Friday, August 15, 2008

New Age Audio Systems: The Bose Story.

Bose Phenomenon.

Entrepreneurship is the midwife to innovation. Yet, how many businessmen have the courage of conviction to build enterprises that are based on principled ideas of what companies should be? Last fortnight, on a raw autumn day, I met an exception to the rule: 72-year-old Amar C Bose. The story of how a young MIT grad’s quest for the perfect stereo system led to the creation of Bose Corporation in 1964 is business lore. The privately-held company went on to become a sound (sic!) transnational, with a turnover in excess of $1.2 billion in 2002 and a reputation of building the world’s best audio systems.

What is less well known, I discovered, is that the Bose Corporation is not the brainchild of a canny business strategist, but an ongoing experiment by a brilliant scientist who knows how to use logic to move from assumption to conclusion. I had wanted to meet Dr Bose from the time I first stepped into a Bose showroom many years ago. Each retail outlet comes with its own demonstration room. Walk-in customers are urged to take in what can only be called a Bose son-et-lumiere. You sit in front of a bank of impressive-looking stereo equipment including awesome speakers that thrum life-like sound at you. At the end of the show, the salesperson removes the large speakers to reveal that actually, all this while, the hi-fi sound was coming from the tiny Bose speakers. At this point, the audience gasps.

As I drove towards The Mountain, the Bose Corporation’s headquarters in Framingham, MA, I was very curious as to what kind of a mind had come up with a marketing strategy that changed the customer’s mindset and convinced the customer about its own product attributes. Turned out it’s a teacher’s mind. As a electrical engineering professor at MIT, writing textbooks forced Dr Bose to think like a student. “It caused me to project myself into the mind of someone I am addressing”.

So, in 1968, when the Bose Corporation came out with its first breakthrough product — the 901 Direct/Reflecting Speaker which reflected 89 per cent sound off walls and brought live concert-like sound into homes — Dr Bose also decided to come up with a breakthrough marketing strategy to sell the product. “I knew this speaker was better than anything in the market. But, if I had left it to the salesperson, he wouldn’t even try to explain the attributes. So, I came up with the idea of a 7-minute demonstration. It was like teaching or writing a textbook”.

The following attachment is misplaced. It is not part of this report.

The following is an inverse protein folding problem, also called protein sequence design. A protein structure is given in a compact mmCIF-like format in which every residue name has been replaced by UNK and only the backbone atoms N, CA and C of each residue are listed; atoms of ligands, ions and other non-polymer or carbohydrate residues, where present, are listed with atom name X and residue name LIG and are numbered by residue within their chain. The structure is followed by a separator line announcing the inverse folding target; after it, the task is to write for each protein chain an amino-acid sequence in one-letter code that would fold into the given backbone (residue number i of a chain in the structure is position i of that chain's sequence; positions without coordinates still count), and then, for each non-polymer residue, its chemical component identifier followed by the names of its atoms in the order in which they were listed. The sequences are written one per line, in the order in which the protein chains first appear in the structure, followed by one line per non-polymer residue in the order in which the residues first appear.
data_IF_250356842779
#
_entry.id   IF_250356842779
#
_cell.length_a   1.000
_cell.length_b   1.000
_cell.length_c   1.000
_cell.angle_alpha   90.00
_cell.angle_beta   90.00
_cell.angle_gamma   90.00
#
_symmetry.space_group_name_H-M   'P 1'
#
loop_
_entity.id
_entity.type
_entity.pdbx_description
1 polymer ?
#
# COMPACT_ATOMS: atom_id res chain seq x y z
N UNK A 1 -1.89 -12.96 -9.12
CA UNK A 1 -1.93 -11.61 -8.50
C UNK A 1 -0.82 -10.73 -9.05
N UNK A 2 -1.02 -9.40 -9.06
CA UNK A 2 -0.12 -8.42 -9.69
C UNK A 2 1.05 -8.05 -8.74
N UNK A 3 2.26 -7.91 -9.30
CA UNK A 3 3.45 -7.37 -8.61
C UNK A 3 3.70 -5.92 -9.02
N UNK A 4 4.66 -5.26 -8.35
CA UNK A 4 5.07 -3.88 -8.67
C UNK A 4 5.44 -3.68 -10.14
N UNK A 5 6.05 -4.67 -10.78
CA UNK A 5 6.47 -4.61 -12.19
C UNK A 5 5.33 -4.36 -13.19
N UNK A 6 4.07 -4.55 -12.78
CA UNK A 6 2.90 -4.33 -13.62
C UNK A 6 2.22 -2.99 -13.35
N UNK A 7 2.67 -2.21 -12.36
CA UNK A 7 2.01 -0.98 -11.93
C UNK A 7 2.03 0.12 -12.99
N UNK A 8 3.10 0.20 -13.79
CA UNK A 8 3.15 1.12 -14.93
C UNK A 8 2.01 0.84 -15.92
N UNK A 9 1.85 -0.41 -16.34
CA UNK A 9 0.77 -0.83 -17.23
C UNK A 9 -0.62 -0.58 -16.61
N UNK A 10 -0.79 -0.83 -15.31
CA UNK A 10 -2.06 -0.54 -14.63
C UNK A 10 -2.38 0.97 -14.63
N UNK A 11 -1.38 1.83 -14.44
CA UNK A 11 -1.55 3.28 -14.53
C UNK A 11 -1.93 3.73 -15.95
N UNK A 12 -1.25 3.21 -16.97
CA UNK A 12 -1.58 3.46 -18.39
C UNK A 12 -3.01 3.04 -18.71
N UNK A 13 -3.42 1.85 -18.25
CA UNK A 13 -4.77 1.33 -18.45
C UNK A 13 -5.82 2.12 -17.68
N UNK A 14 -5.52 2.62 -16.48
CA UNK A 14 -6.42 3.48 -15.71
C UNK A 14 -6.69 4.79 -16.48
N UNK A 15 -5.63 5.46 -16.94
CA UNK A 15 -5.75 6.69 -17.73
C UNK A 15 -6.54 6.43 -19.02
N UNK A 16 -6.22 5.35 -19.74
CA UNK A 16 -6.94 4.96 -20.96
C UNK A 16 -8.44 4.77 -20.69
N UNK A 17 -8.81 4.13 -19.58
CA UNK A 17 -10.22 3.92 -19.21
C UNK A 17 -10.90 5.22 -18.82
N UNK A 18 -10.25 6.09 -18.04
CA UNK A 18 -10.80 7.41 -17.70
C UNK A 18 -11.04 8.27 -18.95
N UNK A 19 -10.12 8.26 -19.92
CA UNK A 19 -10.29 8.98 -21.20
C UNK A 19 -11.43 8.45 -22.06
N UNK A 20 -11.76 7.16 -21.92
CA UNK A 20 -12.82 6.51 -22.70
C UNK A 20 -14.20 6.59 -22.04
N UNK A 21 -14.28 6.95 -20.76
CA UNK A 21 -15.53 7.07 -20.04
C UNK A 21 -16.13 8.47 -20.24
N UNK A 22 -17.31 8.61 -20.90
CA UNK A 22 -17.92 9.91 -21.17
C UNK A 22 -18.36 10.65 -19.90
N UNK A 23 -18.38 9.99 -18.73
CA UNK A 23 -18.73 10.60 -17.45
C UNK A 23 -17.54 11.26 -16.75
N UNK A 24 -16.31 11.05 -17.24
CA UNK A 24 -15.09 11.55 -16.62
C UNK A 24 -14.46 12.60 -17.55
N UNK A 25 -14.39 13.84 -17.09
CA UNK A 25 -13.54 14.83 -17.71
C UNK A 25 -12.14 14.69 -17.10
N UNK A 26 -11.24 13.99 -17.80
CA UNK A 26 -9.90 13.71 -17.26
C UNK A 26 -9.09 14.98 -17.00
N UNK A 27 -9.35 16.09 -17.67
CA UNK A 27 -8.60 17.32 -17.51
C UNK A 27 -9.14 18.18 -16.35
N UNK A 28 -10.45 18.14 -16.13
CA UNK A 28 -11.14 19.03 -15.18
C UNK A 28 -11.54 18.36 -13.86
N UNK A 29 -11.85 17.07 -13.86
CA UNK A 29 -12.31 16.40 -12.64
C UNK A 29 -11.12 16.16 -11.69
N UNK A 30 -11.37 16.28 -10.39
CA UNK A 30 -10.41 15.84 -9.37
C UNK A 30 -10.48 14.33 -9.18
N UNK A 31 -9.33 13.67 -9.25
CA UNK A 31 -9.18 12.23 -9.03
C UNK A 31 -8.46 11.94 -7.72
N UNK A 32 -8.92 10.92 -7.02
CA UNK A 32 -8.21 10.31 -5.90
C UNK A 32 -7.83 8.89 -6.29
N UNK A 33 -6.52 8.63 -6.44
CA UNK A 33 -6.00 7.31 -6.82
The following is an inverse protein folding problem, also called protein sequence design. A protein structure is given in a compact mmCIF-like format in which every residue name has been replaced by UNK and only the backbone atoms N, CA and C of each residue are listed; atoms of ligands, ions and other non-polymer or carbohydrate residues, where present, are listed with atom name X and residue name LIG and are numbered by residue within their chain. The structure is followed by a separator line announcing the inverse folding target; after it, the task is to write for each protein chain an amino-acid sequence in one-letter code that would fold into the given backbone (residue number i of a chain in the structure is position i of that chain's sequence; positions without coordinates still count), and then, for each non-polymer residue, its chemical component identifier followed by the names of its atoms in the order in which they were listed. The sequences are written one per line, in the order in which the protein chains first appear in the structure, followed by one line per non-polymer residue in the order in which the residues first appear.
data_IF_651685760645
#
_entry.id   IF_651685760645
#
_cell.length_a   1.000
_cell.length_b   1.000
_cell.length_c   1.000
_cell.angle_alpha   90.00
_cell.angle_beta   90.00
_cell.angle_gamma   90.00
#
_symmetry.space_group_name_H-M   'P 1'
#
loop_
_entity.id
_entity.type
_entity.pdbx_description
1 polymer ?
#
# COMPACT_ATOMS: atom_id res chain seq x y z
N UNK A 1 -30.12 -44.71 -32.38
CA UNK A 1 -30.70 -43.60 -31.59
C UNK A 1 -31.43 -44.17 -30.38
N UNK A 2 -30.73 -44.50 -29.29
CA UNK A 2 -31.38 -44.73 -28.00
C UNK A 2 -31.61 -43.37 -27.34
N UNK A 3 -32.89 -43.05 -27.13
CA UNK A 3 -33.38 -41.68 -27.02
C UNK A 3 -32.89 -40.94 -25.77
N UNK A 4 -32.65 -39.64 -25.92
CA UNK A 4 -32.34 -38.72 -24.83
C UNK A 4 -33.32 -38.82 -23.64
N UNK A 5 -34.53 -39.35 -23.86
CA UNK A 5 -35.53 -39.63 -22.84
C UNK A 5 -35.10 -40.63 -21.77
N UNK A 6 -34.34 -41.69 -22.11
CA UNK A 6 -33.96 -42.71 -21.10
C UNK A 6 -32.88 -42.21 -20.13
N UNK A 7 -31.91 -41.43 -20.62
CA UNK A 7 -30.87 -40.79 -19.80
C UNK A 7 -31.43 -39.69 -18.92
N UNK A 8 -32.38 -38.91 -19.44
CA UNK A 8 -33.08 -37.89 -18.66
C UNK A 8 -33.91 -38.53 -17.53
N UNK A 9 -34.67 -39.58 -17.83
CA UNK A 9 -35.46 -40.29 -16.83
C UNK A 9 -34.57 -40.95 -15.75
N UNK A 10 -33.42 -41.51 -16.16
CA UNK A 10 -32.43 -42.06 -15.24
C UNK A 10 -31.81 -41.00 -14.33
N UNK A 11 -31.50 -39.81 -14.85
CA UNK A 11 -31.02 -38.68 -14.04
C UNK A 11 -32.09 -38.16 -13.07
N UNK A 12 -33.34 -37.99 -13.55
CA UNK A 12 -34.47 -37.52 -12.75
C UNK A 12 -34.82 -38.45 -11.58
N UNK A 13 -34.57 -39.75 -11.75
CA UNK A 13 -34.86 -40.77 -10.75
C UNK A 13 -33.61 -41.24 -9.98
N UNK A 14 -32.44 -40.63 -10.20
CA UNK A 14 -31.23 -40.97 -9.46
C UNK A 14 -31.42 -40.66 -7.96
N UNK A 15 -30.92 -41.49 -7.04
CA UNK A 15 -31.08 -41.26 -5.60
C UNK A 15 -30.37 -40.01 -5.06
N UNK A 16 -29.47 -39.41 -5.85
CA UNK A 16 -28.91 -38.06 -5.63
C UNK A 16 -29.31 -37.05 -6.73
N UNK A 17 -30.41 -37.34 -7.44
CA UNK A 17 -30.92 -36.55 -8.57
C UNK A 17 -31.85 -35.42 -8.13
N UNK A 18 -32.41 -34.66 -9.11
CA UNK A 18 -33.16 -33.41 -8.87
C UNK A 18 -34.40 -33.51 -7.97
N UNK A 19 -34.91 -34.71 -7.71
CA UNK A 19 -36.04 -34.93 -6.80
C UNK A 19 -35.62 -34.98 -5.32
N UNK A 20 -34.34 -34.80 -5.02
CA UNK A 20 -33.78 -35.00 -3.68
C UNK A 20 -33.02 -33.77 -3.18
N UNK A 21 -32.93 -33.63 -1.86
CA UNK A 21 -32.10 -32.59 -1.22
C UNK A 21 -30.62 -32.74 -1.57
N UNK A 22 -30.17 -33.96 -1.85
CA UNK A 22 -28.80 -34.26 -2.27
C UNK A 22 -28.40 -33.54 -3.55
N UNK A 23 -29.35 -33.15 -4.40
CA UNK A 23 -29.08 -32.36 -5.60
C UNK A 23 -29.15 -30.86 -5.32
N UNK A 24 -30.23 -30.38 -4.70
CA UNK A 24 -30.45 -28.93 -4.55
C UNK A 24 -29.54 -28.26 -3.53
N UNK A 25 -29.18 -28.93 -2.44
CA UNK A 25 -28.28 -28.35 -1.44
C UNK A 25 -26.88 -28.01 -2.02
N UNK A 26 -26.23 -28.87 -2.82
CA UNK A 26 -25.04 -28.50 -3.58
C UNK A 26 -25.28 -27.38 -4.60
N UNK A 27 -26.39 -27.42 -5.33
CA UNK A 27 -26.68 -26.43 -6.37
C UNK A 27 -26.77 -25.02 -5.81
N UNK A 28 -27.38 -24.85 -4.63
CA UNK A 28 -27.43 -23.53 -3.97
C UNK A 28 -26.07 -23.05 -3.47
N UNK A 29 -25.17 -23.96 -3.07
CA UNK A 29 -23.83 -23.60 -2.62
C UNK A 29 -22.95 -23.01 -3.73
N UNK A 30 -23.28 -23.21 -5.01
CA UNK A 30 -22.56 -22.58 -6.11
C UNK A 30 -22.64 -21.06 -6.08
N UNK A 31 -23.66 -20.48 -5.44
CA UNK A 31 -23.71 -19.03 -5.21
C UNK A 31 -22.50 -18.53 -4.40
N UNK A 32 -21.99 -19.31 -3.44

Welcome to the Bose school of entrepreneurship, which teaches only two lessons. One: Passionately, madly and deeply, believe in how you want to run your company, and ensure your actions are designed to follow your beliefs, no matter how illogical or non-businesslike it may seem to anyone else. Since innovation is all, it’s ideas and not hierarchy which determines the direction of research. Since Dr Bose is a fierce believer in ethics, every employee learns the p’s and q’s fast — salespeople are sacked on the spot if they are caught criticising the competition.

Two: Passionately, madly, and deeply, avoid doing what you do not believe in, no matter how logical it seems to everyone else. Since he wanted to ensure that the Bose Corporation was driven by research and not financial results, Dr Bose refused to take the company public and be bullied by Wall Street. Since he did not start the company for personal wealth, Dr Bose’s salary is fixed by the HR department just as it is for every other employee. None of his children work there nor will they inherit it — instead, it will, most likely, pass on to an education trust.

Is Dr Bose always right, has he always made smart choices, were resources always efficiently employed? He will be the first to admit, no, no and no. “I would have been fired at least five times if I had been the chairman of a public company”, he says with a grin. Then, he leans forward, his eyes burning with intensity: “For me, the profits that come in are like the blood in the human system. However, the real excitement is the way the body works.” That’s the thrill of enterprise — despite 38 years of being in business. When did you last feel the rush?

Article Reference:
The article appeared in the Financial Express dated: Tuesday , November 12, 2002.

No comments: